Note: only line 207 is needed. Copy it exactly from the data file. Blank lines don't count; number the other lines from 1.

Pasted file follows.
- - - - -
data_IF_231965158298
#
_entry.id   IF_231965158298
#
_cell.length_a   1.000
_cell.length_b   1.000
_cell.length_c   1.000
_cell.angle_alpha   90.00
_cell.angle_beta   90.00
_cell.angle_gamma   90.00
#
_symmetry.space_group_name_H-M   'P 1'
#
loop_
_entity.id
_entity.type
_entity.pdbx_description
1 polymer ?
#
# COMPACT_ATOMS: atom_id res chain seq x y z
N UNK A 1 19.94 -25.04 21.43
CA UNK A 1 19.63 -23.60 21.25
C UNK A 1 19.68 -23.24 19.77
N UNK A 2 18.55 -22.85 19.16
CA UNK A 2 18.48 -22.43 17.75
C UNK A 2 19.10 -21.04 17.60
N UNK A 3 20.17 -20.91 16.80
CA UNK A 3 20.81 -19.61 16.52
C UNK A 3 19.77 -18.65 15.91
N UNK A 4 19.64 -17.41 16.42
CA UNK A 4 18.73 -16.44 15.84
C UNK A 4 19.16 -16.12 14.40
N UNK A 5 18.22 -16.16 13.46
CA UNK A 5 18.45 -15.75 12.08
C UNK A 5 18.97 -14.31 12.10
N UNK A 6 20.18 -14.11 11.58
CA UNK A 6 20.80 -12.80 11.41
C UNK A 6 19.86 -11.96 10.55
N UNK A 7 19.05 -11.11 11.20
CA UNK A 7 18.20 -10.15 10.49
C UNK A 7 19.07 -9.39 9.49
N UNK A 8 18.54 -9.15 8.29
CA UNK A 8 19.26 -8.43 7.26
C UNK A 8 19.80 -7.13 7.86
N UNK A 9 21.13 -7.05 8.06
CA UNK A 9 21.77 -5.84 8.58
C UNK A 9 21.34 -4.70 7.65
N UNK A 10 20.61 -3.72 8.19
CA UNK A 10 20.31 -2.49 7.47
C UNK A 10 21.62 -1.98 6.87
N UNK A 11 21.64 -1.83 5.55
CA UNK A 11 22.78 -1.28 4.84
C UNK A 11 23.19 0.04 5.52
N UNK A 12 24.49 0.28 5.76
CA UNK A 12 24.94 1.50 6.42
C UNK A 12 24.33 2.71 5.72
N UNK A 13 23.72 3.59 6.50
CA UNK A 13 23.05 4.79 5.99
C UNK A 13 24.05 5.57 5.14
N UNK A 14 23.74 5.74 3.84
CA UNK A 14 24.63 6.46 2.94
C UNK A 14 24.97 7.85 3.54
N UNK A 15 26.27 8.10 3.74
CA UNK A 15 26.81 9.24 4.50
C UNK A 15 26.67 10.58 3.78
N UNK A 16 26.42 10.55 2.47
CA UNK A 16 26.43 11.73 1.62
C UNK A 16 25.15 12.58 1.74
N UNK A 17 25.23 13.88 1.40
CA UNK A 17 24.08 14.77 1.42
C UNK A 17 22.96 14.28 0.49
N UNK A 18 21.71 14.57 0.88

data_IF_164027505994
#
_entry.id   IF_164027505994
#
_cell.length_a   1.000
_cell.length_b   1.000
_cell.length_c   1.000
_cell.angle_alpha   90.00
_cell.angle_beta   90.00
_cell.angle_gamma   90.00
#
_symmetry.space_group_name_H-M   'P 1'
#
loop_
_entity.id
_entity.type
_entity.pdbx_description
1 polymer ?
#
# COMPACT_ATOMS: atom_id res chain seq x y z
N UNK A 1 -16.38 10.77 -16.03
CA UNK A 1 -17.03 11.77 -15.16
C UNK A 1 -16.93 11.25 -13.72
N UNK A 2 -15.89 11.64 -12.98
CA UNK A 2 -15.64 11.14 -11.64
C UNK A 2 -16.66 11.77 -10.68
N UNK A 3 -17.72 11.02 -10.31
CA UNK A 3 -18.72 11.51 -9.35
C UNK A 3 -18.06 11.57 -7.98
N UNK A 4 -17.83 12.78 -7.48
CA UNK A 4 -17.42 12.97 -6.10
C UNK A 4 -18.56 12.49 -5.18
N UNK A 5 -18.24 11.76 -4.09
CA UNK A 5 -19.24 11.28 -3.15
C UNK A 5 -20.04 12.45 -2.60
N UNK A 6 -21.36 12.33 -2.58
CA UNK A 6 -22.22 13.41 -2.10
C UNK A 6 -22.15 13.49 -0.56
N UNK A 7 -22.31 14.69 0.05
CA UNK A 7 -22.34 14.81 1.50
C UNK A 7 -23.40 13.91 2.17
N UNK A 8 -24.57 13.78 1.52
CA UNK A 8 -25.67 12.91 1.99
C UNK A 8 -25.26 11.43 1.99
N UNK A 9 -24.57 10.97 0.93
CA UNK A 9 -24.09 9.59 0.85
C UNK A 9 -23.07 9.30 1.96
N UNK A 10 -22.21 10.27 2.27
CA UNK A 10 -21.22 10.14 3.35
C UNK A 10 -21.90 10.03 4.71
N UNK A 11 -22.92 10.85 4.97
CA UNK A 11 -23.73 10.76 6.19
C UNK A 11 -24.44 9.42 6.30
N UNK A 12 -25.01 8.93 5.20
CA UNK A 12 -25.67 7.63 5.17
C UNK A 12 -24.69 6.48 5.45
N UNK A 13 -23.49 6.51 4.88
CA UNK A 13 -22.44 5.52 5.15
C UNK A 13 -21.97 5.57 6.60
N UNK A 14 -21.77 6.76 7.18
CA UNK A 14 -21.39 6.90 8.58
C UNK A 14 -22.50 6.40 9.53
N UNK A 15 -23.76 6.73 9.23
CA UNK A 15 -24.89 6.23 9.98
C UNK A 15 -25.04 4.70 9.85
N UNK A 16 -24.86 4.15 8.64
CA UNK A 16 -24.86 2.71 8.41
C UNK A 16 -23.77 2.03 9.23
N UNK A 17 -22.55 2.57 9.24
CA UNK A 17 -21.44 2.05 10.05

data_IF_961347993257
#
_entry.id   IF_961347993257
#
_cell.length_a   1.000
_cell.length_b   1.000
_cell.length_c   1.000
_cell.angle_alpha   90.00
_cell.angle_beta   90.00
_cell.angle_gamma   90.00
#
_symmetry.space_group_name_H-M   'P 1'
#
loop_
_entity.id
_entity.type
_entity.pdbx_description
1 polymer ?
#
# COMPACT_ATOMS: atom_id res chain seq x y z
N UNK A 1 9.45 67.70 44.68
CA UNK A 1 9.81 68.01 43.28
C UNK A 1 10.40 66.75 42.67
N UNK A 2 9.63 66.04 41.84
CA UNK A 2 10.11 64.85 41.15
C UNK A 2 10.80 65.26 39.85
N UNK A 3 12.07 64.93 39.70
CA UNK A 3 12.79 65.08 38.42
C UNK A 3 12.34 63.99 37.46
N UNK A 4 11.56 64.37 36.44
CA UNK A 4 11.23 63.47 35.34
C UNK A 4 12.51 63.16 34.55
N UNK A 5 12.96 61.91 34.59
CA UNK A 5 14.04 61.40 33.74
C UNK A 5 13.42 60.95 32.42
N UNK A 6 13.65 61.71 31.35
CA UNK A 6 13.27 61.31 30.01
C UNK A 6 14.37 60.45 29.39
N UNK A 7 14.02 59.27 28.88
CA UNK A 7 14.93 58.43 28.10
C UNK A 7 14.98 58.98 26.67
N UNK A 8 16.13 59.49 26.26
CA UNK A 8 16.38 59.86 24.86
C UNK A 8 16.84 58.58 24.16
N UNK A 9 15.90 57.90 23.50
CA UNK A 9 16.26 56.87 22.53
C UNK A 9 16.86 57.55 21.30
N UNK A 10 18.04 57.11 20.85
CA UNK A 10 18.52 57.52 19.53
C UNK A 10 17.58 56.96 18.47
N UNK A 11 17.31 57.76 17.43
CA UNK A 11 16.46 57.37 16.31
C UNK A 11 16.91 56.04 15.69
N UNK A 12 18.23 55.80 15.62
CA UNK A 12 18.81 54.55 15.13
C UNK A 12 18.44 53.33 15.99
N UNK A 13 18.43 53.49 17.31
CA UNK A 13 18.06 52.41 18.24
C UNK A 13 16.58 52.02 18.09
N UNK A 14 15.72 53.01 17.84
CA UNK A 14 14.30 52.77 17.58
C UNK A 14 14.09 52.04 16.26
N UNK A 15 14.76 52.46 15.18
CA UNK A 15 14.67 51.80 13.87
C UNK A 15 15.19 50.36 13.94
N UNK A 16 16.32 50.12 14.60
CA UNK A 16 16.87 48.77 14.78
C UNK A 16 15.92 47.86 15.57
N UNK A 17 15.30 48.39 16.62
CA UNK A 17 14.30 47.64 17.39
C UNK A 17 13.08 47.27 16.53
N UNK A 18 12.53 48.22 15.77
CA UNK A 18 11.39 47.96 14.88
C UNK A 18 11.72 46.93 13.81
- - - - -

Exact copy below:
C UNK A 15 15.19 50.36 13.94